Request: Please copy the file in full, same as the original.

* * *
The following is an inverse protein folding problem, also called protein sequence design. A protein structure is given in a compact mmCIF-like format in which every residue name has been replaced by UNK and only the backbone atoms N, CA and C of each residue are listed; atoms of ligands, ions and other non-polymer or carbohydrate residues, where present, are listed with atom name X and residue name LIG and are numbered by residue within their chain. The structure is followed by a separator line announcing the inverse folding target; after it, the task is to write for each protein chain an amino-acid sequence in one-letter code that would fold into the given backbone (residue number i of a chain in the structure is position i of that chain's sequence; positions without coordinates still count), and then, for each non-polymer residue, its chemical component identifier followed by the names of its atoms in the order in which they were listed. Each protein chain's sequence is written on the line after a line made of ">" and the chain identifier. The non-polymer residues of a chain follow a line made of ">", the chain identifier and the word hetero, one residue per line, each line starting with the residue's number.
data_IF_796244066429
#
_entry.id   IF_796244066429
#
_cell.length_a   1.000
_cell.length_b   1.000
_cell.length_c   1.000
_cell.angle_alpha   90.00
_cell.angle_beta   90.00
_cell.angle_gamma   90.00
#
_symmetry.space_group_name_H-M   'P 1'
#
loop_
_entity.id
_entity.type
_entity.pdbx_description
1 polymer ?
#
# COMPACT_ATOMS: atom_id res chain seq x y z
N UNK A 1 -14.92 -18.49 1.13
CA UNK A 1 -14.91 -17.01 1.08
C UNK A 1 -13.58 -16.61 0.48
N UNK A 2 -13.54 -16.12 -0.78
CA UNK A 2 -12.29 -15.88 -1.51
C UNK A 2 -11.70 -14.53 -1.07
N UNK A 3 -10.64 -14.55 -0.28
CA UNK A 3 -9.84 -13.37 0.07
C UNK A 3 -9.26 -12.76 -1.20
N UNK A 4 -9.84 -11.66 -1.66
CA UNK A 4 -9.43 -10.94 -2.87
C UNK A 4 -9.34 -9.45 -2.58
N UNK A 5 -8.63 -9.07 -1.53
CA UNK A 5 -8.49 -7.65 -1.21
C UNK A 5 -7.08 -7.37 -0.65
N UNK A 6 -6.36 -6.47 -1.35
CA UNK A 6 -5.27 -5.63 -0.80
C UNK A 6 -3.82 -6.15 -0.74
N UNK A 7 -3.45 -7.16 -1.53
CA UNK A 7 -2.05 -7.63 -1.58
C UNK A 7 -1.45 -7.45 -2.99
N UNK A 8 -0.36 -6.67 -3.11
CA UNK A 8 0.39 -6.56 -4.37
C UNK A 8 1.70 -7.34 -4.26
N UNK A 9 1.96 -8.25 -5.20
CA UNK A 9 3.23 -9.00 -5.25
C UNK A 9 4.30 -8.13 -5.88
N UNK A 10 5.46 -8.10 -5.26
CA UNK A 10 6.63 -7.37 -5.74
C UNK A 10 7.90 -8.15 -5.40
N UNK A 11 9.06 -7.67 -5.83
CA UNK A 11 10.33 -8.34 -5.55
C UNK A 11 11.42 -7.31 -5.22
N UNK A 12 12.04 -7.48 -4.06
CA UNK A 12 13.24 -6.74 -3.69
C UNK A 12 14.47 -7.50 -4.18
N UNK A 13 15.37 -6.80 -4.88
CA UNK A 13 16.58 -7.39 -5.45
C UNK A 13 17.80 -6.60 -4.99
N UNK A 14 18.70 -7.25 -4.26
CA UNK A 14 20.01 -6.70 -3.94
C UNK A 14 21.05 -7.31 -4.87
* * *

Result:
The following is an inverse protein folding problem, also called protein sequence design. A protein structure is given in a compact mmCIF-like format in which every residue name has been replaced by UNK and only the backbone atoms N, CA and C of each residue are listed; atoms of ligands, ions and other non-polymer or carbohydrate residues, where present, are listed with atom name X and residue name LIG and are numbered by residue within their chain. The structure is followed by a separator line announcing the inverse folding target; after it, the task is to write for each protein chain an amino-acid sequence in one-letter code that would fold into the given backbone (residue number i of a chain in the structure is position i of that chain's sequence; positions without coordinates still count), and then, for each non-polymer residue, its chemical component identifier followed by the names of its atoms in the order in which they were listed. Each protein chain's sequence is written on the line after a line made of ">" and the chain identifier. The non-polymer residues of a chain follow a line made of ">", the chain identifier and the word hetero, one residue per line, each line starting with the residue's number.
data_IF_796244066429
#
_entry.id   IF_796244066429
#
_cell.length_a   1.000
_cell.length_b   1.000
_cell.length_c   1.000
_cell.angle_alpha   90.00
_cell.angle_beta   90.00
_cell.angle_gamma   90.00
#
_symmetry.space_group_name_H-M   'P 1'
#
loop_
_entity.id
_entity.type
_entity.pdbx_description
1 polymer ?
#
# COMPACT_ATOMS: atom_id res chain seq x y z
N UNK A 1 -14.92 -18.49 1.13
CA UNK A 1 -14.91 -17.01 1.08
C UNK A 1 -13.58 -16.61 0.48
N UNK A 2 -13.54 -16.12 -0.78
CA UNK A 2 -12.29 -15.88 -1.51
C UNK A 2 -11.70 -14.53 -1.07
N UNK A 3 -10.64 -14.55 -0.28
CA UNK A 3 -9.84 -13.37 0.07
C UNK A 3 -9.26 -12.76 -1.20
N UNK A 4 -9.84 -11.66 -1.66
CA UNK A 4 -9.43 -10.94 -2.87
C UNK A 4 -9.34 -9.45 -2.58
N UNK A 5 -8.63 -9.07 -1.53
CA UNK A 5 -8.49 -7.65 -1.21
C UNK A 5 -7.08 -7.37 -0.65
N UNK A 6 -6.36 -6.47 -1.35
CA UNK A 6 -5.27 -5.63 -0.80
C UNK A 6 -3.82 -6.15 -0.74
N UNK A 7 -3.45 -7.16 -1.53
CA UNK A 7 -2.05 -7.63 -1.58
C UNK A 7 -1.45 -7.45 -2.99
N UNK A 8 -0.36 -6.67 -3.11
CA UNK A 8 0.39 -6.56 -4.37
C UNK A 8 1.70 -7.34 -4.26
N UNK A 9 1.96 -8.25 -5.20
CA UNK A 9 3.23 -9.00 -5.25
C UNK A 9 4.30 -8.13 -5.88
N UNK A 10 5.46 -8.10 -5.26
CA UNK A 10 6.63 -7.37 -5.74
C UNK A 10 7.90 -8.15 -5.40
N UNK A 11 9.06 -7.67 -5.83
CA UNK A 11 10.33 -8.34 -5.55
C UNK A 11 11.42 -7.31 -5.22
N UNK A 12 12.04 -7.48 -4.06
CA UNK A 12 13.24 -6.74 -3.69
C UNK A 12 14.47 -7.50 -4.18
N UNK A 13 15.37 -6.80 -4.88
CA UNK A 13 16.58 -7.39 -5.45
C UNK A 13 17.80 -6.60 -4.99
N UNK A 14 18.70 -7.25 -4.26
CA UNK A 14 20.01 -6.70 -3.94
C UNK A 14 21.05 -7.31 -4.87